A Design Framework for Integrated Design and Control Strategies in Energy Efficient Buildings

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Virginia Tech

This research proposes a computer evaluation model that assists architects and designers in producing buildings with low energy consumption. The model is based on computer-designer interaction. Here, the designer suggests a range of design alternatives, and, in turn, the computer evaluation model generates a matrix of design solutions and performs various environmental simulations. The performances of the various design solutions then analyzed by a statistical analysis package that derives relationships. These relationships explain the impact that the different building components have on energy consumption. The relationships are represented in the form of statistical relations and interactive data charts.

The evaluation model was tested and used to support new ventilation strategies for the Beliveau House in Blacksburg, Virginia. The designer of this house implemented strategies for integrating solar radiation, thermal mass, thermal insulation, and air ventilation to conserve energy. A field study and computer simulation were conducted to monitor the actual performance of the house and to validate the evaluation model results.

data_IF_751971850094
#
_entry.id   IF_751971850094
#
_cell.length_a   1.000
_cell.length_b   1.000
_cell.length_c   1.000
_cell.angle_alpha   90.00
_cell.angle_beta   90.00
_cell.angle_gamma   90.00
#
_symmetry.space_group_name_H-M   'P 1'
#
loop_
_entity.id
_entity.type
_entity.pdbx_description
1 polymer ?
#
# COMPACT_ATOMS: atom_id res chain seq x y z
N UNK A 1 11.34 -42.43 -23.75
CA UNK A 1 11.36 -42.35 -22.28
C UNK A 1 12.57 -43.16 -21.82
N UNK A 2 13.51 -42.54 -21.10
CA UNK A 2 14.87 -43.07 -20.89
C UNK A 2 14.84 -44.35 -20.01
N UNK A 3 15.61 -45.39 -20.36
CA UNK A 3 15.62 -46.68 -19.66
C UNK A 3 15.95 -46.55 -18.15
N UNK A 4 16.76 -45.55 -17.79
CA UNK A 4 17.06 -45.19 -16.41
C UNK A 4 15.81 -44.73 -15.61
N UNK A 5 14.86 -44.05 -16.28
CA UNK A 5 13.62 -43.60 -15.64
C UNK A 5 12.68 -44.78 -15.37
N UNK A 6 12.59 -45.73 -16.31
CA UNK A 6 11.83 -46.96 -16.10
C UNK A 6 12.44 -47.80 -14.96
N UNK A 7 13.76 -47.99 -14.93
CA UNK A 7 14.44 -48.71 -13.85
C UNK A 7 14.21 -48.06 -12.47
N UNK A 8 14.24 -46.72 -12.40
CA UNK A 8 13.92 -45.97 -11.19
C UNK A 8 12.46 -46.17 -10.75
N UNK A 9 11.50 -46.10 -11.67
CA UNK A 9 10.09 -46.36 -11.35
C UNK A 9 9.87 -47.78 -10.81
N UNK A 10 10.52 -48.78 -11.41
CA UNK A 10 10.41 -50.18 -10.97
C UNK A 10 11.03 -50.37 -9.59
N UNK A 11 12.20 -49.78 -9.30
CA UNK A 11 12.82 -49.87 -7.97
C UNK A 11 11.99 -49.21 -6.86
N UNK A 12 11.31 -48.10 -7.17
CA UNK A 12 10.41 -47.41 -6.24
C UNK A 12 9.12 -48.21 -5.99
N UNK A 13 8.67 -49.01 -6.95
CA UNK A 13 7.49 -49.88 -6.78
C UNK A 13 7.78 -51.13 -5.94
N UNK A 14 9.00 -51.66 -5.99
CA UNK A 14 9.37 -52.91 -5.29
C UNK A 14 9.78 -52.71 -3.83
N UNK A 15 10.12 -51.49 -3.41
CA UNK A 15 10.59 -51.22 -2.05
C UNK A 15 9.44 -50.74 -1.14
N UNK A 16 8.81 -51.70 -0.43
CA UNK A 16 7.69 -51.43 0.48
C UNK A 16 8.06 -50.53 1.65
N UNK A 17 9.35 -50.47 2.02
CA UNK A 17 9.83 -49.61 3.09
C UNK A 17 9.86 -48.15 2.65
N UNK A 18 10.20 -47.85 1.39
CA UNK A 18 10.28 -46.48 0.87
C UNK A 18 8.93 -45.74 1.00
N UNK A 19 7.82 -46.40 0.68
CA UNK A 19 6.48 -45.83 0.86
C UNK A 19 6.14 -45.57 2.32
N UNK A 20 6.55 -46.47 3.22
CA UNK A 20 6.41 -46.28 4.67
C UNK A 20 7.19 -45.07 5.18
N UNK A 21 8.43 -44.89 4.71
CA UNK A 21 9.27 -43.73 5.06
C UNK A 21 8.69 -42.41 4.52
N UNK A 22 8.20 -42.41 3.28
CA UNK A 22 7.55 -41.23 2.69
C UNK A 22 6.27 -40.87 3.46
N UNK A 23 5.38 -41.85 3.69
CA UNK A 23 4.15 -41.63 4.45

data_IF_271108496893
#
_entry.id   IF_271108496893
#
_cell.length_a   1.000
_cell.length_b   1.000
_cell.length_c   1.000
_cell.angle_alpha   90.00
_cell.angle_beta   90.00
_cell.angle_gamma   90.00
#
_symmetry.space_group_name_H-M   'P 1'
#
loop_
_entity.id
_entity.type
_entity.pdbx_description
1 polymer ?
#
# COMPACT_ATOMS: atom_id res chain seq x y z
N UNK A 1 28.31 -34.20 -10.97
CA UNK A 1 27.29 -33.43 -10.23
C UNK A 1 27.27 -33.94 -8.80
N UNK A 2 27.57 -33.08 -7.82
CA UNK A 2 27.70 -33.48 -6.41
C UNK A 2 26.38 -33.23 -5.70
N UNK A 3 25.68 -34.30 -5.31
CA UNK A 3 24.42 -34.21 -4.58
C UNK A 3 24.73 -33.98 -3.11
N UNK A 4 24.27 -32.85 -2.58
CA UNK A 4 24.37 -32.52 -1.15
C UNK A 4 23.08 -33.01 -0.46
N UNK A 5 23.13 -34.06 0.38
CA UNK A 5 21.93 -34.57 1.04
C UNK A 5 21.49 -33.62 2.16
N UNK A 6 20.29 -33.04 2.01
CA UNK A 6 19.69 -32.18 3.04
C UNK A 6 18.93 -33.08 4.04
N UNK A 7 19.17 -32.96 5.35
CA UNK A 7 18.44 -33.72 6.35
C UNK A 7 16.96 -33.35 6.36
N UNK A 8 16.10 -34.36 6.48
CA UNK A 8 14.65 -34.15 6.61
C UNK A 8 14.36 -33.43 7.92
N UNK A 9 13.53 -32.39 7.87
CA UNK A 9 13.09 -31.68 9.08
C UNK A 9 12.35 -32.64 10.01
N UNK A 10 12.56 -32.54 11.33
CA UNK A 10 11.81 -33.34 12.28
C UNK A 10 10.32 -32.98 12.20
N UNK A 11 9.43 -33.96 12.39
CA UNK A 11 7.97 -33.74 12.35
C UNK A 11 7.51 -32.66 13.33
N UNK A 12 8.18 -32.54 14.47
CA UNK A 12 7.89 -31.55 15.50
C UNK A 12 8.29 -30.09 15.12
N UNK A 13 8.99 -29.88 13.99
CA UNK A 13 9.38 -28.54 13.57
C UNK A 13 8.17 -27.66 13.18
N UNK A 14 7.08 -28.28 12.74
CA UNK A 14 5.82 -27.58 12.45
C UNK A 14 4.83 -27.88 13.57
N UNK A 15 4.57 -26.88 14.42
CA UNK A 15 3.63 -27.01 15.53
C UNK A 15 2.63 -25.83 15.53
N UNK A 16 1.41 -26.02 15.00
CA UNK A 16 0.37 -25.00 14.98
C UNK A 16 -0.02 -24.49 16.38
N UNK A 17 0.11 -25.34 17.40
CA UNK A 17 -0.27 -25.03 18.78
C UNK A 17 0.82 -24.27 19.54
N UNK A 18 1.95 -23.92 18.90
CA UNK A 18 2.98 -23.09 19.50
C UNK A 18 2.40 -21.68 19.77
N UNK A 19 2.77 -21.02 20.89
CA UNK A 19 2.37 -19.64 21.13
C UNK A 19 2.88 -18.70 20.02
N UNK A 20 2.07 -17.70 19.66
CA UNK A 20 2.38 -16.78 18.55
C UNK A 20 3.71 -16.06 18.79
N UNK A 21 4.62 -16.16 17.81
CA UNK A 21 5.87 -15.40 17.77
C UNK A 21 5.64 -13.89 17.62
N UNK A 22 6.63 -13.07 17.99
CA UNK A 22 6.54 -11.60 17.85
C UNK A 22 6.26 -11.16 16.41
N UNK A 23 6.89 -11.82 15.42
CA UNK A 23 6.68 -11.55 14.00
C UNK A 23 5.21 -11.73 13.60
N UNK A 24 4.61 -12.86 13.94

Based on the evaluation model results, this research suggests new direct and indirect ventilation control strategies to reduce cooling energy and to improve comfort. The research also suggests general design guidelines to improve the energy performance of buildings and to enhance thermal comfort. These design guidelines are based on a holistic view of integrating the building components that has significant impact on buildings thermal performance.

integration, energy conservation, building evaluation, Simulation, dehumidification